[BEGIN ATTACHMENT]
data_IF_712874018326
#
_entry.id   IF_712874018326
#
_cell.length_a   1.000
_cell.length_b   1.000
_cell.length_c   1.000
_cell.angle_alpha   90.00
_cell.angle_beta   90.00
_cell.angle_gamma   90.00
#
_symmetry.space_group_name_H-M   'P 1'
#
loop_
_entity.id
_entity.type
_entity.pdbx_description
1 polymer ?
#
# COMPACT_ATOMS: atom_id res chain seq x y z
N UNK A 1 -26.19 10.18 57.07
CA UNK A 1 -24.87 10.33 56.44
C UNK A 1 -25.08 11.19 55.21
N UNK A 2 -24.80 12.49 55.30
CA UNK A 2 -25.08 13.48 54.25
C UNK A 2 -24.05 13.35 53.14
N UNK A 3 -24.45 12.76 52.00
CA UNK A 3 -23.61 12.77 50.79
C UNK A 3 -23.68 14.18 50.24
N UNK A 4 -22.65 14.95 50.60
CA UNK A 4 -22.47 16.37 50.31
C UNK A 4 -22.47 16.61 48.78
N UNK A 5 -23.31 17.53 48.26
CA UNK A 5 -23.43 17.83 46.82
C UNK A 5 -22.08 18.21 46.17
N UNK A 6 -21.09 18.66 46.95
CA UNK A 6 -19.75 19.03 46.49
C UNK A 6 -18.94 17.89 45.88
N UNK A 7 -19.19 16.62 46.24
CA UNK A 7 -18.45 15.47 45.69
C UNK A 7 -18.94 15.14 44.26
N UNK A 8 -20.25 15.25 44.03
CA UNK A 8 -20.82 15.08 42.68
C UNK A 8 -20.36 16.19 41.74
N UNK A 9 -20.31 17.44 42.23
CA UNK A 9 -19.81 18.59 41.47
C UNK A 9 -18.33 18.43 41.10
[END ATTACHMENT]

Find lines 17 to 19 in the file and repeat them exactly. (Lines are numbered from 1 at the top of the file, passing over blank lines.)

_entity.pdbx_description
1 polymer ?
#